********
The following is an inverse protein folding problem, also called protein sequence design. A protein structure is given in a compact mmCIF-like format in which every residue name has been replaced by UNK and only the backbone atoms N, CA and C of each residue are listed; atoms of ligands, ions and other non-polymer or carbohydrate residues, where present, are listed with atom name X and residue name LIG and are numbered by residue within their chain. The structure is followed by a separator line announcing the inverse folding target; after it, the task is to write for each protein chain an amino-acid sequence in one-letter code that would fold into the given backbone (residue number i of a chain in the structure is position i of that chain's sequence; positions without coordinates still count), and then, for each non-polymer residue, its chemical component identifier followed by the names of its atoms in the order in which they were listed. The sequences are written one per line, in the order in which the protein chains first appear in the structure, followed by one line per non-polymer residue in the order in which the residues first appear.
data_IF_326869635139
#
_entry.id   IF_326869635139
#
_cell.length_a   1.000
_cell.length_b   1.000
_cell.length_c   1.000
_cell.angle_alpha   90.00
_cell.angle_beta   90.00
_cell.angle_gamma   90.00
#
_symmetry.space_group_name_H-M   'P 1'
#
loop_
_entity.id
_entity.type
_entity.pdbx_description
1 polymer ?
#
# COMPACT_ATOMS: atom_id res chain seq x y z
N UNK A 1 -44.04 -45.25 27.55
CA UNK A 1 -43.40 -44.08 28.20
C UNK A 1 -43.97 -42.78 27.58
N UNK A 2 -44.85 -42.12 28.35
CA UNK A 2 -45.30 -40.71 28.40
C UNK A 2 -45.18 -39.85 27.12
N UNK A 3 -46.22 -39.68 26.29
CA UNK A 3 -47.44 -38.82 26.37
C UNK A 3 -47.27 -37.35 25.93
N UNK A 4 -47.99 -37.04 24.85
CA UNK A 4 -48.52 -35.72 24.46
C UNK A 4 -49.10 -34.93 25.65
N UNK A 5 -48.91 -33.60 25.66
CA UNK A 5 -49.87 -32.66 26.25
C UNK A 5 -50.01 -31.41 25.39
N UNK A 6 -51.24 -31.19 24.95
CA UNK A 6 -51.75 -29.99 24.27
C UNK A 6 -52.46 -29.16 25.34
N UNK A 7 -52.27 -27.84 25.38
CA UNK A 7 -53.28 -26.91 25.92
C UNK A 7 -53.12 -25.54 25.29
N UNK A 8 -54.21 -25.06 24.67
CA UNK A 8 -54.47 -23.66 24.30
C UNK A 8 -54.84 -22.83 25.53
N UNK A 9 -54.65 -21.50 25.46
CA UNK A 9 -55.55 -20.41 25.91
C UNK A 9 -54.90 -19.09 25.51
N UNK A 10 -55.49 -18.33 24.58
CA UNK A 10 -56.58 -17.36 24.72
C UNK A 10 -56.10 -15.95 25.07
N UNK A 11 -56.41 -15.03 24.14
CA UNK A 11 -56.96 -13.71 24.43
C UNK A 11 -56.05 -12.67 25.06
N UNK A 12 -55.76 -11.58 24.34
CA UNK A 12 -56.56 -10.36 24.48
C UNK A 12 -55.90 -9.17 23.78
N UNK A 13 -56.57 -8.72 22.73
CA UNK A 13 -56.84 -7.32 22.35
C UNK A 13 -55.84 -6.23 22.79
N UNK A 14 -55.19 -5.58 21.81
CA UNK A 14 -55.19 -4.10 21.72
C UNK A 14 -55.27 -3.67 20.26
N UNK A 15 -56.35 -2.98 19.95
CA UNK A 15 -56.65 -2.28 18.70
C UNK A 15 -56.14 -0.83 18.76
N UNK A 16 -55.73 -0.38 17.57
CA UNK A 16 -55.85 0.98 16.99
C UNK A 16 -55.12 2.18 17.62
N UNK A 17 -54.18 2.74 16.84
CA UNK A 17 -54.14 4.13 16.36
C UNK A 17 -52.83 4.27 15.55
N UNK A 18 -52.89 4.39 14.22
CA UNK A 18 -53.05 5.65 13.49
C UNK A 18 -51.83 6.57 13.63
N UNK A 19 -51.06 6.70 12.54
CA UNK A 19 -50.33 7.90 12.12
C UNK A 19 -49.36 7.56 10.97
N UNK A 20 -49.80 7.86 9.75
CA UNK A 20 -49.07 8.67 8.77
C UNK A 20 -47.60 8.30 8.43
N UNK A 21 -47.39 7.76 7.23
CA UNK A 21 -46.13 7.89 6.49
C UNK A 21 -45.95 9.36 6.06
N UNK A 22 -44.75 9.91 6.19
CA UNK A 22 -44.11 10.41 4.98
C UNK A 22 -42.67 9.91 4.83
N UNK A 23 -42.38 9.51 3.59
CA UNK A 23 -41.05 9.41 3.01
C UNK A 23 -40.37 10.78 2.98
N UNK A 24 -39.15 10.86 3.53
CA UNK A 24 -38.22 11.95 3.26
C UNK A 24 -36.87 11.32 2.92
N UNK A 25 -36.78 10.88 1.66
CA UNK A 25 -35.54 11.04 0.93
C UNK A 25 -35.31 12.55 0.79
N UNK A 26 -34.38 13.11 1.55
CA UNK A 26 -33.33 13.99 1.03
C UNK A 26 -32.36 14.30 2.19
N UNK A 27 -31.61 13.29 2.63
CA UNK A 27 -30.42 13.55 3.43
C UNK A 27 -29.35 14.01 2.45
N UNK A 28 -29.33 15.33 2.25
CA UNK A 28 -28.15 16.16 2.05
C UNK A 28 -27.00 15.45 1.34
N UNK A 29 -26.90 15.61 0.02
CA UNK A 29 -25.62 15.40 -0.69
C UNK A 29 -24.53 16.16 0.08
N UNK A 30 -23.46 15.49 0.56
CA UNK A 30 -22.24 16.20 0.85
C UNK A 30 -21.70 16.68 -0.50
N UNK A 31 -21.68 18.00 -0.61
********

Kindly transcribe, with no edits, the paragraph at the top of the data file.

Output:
The following is an inverse protein folding problem, also called protein sequence design. A protein structure is given in a compact mmCIF-like format in which every residue name has been replaced by UNK and only the backbone atoms N, CA and C of each residue are listed; atoms of ligands, ions and other non-polymer or carbohydrate residues, where present, are listed with atom name X and residue name LIG and are numbered by residue within their chain. The structure is followed by a separator line announcing the inverse folding target; after it, the task is to write for each protein chain an amino-acid sequence in one-letter code that would fold into the given backbone (residue number i of a chain in the structure is position i of that chain's sequence; positions without coordinates still count), and then, for each non-polymer residue, its chemical component identifier followed by the names of its atoms in the order in which they were listed. The sequences are written one per line, in the order in which the protein chains first appear in the structure, followed by one line per non-polymer residue in the order in which the residues first appear.